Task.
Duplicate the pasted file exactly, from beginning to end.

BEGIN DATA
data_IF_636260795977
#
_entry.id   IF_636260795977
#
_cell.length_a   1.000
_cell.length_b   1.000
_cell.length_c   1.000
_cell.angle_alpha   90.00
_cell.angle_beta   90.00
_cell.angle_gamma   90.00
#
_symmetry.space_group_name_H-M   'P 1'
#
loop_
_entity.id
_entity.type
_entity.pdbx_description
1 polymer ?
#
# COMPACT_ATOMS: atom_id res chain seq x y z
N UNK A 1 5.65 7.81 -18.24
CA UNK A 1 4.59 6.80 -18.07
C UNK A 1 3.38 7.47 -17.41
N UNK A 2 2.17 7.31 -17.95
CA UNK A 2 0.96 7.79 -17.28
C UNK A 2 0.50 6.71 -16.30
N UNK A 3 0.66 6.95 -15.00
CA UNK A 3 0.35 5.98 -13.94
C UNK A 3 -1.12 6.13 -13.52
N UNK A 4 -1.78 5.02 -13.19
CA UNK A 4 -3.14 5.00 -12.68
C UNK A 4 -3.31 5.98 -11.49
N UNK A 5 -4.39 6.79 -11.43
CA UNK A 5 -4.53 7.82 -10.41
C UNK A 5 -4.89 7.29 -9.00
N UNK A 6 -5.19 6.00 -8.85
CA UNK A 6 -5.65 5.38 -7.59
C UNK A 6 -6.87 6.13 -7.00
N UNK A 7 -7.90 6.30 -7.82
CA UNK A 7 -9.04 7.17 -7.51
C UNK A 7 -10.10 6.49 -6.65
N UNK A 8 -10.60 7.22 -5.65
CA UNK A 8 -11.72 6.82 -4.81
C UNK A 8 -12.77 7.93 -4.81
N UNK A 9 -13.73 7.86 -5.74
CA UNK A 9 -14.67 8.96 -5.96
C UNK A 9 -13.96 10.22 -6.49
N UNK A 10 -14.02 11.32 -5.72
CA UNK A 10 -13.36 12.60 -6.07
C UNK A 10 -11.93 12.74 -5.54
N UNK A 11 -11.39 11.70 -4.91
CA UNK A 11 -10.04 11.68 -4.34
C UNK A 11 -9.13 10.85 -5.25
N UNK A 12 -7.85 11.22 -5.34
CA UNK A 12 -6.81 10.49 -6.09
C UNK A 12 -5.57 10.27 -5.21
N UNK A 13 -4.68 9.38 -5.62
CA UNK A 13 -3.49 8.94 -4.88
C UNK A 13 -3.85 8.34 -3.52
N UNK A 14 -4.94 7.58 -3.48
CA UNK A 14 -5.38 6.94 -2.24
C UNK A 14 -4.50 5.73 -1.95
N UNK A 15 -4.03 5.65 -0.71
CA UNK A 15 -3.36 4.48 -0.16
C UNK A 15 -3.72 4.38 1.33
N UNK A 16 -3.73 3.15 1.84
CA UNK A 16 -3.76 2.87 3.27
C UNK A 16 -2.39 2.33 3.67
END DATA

data_IF_636260795977
#
_entry.id   IF_636260795977
#
_cell.length_a   1.000
_cell.length_b   1.000
_cell.length_c   1.000
_cell.angle_alpha   90.00
_cell.angle_beta   90.00
_cell.angle_gamma   90.00
#
_symmetry.space_group_name_H-M   'P 1'
#
loop_
_entity.id
_entity.type
_entity.pdbx_description
1 polymer ?
#
# COMPACT_ATOMS: atom_id res chain seq x y z
N UNK A 1 5.65 7.81 -18.24
CA UNK A 1 4.59 6.80 -18.07
C UNK A 1 3.38 7.47 -17.41
N UNK A 2 2.17 7.31 -17.95
CA UNK A 2 0.96 7.79 -17.28
C UNK A 2 0.50 6.71 -16.30
N UNK A 3 0.66 6.95 -15.00
CA UNK A 3 0.35 5.98 -13.94
C UNK A 3 -1.12 6.13 -13.52
N UNK A 4 -1.78 5.02 -13.19
CA UNK A 4 -3.14 5.00 -12.68
C UNK A 4 -3.31 5.98 -11.49
N UNK A 5 -4.39 6.79 -11.43
CA UNK A 5 -4.53 7.82 -10.41
C UNK A 5 -4.89 7.29 -9.00
N UNK A 6 -5.19 6.00 -8.85
CA UNK A 6 -5.65 5.38 -7.59
C UNK A 6 -6.87 6.13 -7.00
N UNK A 7 -7.90 6.30 -7.82
CA UNK A 7 -9.04 7.17 -7.51
C UNK A 7 -10.10 6.49 -6.65
N UNK A 8 -10.60 7.22 -5.65
CA UNK A 8 -11.72 6.82 -4.81
C UNK A 8 -12.77 7.93 -4.81
N UNK A 9 -13.73 7.86 -5.74
CA UNK A 9 -14.67 8.96 -5.96
C UNK A 9 -13.96 10.22 -6.49
N UNK A 10 -14.02 11.32 -5.72
CA UNK A 10 -13.36 12.60 -6.07
C UNK A 10 -11.93 12.74 -5.54
N UNK A 11 -11.39 11.70 -4.91
CA UNK A 11 -10.04 11.68 -4.34
C UNK A 11 -9.13 10.85 -5.25
N UNK A 12 -7.85 11.22 -5.34
CA UNK A 12 -6.81 10.49 -6.09
C UNK A 12 -5.57 10.27 -5.21
N UNK A 13 -4.68 9.38 -5.62
CA UNK A 13 -3.49 8.94 -4.88
C UNK A 13 -3.85 8.34 -3.52
N UNK A 14 -4.94 7.58 -3.48
CA UNK A 14 -5.38 6.94 -2.24
C UNK A 14 -4.50 5.73 -1.95
N UNK A 15 -4.03 5.65 -0.71
CA UNK A 15 -3.36 4.48 -0.16
C UNK A 15 -3.72 4.38 1.33
N UNK A 16 -3.73 3.15 1.84
CA UNK A 16 -3.76 2.87 3.27
C UNK A 16 -2.39 2.33 3.67